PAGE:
You have to wonder about the news producers at FOX News—they must play “Bad Minority Bingo” every week during their production meetings to see which group they will demonize next. But what else can you expect from a media mindset so endemic throughout the entire TV broadcast news industry that Andrew Brietbart will be a featured guest on CNN, MSNBC, and FOX News come fall as a credible political analyst?
A blogger from Planet POV sums this all up:
Both ends of the [political] spectrum are television addicts. They read little, comprehend less and live for entertainment and instant gratification. Unable to digest and bored by news bulletins, their information must be delivered with panache and passion – thus, they need to be “infotained.”
More than being infotained, they need to hear the opinions voiced of various and sundry paid talking heads on television – people who voice and articulate that which the average person from the extreme end of the Rightwing and the average person from the extreme end of the Leftwing are thinking. If the opinionator is likeable and amusing, he or she will gain not only a fanbase, but a disciple.
And, as television is an illusion, what if the people voicing opinion on the box, are just selling the brand of what their network is supposed to be? What if the opinionators are merely … salesmen?
There is no doubt that Sean Hannity is a huckster in the tradition of those patent medicine salesmen from the 19th century, who sold potions and poultices guaranteed to cure whatever it was that ailed you. The real question is, why do people keep buying what he and his FOX News cohorts are selling?
VR's coolest feature? Boosting compassion and empathy.
- Virtual reality fills us with awe and adrenaline — and the technology is only at a crude stage, explains VR filmmaker Danfung Dennis. It's capable of inspiring something much greater in us: empathy.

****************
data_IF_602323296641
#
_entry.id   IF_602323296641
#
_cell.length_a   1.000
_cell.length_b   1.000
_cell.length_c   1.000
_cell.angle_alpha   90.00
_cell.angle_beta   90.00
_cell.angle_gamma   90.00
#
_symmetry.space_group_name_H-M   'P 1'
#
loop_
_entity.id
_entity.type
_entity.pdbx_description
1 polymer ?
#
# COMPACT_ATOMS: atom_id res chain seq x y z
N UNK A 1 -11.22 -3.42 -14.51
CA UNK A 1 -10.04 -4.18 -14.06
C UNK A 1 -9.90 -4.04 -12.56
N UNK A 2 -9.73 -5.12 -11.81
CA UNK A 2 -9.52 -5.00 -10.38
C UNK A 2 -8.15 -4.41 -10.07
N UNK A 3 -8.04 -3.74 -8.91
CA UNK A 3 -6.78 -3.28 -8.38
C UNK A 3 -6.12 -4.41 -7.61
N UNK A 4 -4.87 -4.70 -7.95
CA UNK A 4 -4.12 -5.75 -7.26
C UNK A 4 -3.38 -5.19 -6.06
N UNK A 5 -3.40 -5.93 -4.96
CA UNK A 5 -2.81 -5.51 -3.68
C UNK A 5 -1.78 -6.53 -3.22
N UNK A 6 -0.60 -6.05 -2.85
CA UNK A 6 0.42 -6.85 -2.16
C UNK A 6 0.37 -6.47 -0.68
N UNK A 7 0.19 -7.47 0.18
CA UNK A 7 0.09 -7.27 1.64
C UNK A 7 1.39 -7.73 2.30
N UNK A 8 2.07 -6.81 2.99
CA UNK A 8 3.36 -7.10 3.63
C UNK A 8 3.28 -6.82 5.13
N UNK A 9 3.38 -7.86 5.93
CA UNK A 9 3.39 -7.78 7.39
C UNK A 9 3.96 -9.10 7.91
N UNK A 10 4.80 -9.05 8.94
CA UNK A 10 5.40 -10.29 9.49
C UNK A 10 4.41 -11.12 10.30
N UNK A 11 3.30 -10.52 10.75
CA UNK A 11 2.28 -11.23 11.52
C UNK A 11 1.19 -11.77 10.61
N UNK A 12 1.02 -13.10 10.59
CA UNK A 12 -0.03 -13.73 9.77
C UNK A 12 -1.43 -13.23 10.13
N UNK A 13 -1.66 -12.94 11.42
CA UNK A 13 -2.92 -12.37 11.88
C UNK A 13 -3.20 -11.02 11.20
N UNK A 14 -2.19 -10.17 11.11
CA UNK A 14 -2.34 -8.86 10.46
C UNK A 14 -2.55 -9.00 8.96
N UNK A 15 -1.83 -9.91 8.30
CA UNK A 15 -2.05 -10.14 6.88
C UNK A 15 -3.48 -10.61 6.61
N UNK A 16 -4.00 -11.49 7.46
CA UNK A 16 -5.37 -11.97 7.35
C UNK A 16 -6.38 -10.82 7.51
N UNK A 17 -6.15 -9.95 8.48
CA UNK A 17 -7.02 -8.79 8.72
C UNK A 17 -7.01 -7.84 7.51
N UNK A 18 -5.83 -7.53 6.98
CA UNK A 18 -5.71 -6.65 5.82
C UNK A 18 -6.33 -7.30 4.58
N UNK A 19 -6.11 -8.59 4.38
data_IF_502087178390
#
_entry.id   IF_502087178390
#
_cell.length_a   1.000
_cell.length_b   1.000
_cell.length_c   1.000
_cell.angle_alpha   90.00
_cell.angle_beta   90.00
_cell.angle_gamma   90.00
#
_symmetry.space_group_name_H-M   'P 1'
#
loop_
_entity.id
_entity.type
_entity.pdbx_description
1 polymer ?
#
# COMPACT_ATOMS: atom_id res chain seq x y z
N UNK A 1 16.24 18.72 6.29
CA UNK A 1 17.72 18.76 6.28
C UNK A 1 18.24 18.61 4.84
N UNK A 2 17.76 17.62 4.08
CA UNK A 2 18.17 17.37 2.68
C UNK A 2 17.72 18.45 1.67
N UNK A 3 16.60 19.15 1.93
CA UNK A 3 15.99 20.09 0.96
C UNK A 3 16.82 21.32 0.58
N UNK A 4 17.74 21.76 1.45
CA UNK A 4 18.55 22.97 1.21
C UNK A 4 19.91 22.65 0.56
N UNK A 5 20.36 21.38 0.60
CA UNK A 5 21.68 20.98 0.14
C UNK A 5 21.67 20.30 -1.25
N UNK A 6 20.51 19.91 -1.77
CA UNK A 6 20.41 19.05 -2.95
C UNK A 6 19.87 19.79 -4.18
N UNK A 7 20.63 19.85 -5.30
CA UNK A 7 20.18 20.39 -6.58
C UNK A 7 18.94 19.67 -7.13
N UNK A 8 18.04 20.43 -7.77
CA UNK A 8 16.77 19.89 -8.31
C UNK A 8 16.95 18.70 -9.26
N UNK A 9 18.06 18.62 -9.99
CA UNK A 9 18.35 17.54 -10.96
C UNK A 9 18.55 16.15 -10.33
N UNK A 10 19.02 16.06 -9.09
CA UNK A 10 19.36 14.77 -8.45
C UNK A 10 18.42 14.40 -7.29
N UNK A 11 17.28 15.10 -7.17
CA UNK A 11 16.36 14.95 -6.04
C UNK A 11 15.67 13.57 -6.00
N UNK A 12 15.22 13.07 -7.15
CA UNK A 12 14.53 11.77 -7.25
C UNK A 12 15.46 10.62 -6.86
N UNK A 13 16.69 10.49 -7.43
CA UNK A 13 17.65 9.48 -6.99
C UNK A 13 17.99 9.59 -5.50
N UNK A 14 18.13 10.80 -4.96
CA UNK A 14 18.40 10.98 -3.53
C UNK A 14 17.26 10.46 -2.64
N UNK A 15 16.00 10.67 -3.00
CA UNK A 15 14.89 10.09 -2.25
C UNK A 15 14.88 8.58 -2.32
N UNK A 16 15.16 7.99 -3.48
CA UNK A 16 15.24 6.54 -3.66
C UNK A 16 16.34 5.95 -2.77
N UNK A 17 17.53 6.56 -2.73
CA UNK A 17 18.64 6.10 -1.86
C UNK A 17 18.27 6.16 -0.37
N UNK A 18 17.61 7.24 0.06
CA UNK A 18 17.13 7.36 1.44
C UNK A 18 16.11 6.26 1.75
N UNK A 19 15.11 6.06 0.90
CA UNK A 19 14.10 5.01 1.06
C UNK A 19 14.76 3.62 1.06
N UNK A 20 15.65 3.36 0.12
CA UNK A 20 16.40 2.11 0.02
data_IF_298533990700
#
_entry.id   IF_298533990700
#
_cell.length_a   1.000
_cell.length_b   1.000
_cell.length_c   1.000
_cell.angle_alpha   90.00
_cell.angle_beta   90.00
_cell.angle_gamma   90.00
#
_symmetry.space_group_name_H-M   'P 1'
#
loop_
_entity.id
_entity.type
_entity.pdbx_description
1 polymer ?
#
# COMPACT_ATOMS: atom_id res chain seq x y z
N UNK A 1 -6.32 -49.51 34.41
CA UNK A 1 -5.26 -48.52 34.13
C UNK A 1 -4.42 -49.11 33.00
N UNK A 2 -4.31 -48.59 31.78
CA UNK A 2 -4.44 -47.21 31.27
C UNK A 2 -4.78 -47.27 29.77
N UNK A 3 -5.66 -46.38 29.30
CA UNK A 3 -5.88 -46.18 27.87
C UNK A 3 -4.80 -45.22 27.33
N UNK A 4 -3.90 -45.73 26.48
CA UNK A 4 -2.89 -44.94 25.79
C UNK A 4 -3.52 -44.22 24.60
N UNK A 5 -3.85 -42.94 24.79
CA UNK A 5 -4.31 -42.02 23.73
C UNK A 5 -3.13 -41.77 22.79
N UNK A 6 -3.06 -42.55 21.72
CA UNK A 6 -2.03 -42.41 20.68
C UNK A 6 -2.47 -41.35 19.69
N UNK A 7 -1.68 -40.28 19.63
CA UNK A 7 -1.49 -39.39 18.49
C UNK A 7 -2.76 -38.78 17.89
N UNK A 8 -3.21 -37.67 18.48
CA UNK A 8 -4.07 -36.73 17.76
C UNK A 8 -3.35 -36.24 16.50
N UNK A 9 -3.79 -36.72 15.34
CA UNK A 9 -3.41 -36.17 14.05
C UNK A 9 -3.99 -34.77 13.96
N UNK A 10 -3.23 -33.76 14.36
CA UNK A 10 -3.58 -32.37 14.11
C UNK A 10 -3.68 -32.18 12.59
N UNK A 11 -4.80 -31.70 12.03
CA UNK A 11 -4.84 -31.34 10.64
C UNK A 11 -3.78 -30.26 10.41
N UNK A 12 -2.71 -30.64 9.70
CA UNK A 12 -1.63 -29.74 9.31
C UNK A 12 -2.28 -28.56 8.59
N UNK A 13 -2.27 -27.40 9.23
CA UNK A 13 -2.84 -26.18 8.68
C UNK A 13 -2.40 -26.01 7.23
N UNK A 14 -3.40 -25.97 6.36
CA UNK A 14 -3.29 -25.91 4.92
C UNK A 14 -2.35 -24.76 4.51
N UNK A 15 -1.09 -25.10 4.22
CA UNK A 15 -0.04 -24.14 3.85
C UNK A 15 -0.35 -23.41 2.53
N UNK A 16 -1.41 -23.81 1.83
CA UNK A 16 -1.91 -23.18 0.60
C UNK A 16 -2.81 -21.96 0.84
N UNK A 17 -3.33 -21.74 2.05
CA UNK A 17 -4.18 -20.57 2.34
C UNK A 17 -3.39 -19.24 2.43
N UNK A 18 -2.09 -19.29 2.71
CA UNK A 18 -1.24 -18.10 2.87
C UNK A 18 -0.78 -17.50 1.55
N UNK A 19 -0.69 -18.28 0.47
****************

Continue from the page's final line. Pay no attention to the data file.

- With coming technological advancements in pixel display, haptics, and sound tracking, VR users will finally be able to know what it's like to really take another person's perspective. Empathy is inherent in humans (and other animal species), but just as it can be squashed, it must be practiced in order to develop.
- "This ability to improve ourselves to become a more empathetic and compassionate society is what I hope we will use this technology for," Dennis says.
We have to practice doing nothing more often.
- Constantly being busy is neurologically taxing and emotionally draining.
- In his new book, Jon Kabat-Zinn writes that you're doing a disservice to others by always being busy.
- Busyness is often an excuse for the discomfort of being alone with your own thoughts.
That's a sharp increase from the 1960s when it took the same share of scientists an average of 35 years to drop out of academia.
- The study tracked the careers of more than 100,000 scientists over 50 years.
- The results showed career lifespans are shrinking, and fewer scientists are getting credited as the lead author on scientific papers.
- Scientists are still pursuing careers in the private sector, however there are key differences between research conducted in academia and industry.